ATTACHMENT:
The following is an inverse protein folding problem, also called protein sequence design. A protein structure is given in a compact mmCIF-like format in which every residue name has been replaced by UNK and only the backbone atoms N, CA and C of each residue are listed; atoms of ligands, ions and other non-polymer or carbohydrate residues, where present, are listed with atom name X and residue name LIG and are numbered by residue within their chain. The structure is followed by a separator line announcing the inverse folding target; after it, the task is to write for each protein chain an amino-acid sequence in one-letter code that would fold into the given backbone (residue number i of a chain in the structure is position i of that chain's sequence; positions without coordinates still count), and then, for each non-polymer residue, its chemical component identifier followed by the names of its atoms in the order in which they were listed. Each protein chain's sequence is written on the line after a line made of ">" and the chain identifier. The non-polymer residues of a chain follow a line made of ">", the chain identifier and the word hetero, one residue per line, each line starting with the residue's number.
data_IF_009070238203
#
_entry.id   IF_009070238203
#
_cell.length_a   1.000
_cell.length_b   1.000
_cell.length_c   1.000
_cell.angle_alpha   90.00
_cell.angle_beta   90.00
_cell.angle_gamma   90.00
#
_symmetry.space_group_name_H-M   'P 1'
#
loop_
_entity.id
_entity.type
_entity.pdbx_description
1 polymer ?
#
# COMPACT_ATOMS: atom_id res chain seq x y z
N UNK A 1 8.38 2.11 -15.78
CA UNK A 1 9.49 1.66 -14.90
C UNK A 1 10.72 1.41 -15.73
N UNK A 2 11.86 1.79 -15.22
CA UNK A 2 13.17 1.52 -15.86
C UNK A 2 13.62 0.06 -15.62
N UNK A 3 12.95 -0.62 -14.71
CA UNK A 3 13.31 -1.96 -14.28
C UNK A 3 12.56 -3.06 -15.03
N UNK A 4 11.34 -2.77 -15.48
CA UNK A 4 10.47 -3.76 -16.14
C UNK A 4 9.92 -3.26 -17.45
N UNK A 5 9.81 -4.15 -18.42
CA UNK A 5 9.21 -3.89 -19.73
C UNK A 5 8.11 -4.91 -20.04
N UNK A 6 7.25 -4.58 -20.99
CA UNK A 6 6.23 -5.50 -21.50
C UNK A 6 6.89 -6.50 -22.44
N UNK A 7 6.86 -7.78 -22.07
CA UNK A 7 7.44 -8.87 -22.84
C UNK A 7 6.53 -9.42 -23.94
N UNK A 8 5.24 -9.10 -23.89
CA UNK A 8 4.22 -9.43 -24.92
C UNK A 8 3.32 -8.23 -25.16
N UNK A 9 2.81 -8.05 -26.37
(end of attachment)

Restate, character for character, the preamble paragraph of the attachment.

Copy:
The following is an inverse protein folding problem, also called protein sequence design. A protein structure is given in a compact mmCIF-like format in which every residue name has been replaced by UNK and only the backbone atoms N, CA and C of each residue are listed; atoms of ligands, ions and other non-polymer or carbohydrate residues, where present, are listed with atom name X and residue name LIG and are numbered by residue within their chain. The structure is followed by a separator line announcing the inverse folding target; after it, the task is to write for each protein chain an amino-acid sequence in one-letter code that would fold into the given backbone (residue number i of a chain in the structure is position i of that chain's sequence; positions without coordinates still count), and then, for each non-polymer residue, its chemical component identifier followed by the names of its atoms in the order in which they were listed. Each protein chain's sequence is written on the line after a line made of ">" and the chain identifier. The non-polymer residues of a chain follow a line made of ">", the chain identifier and the word hetero, one residue per line, each line starting with the residue's number.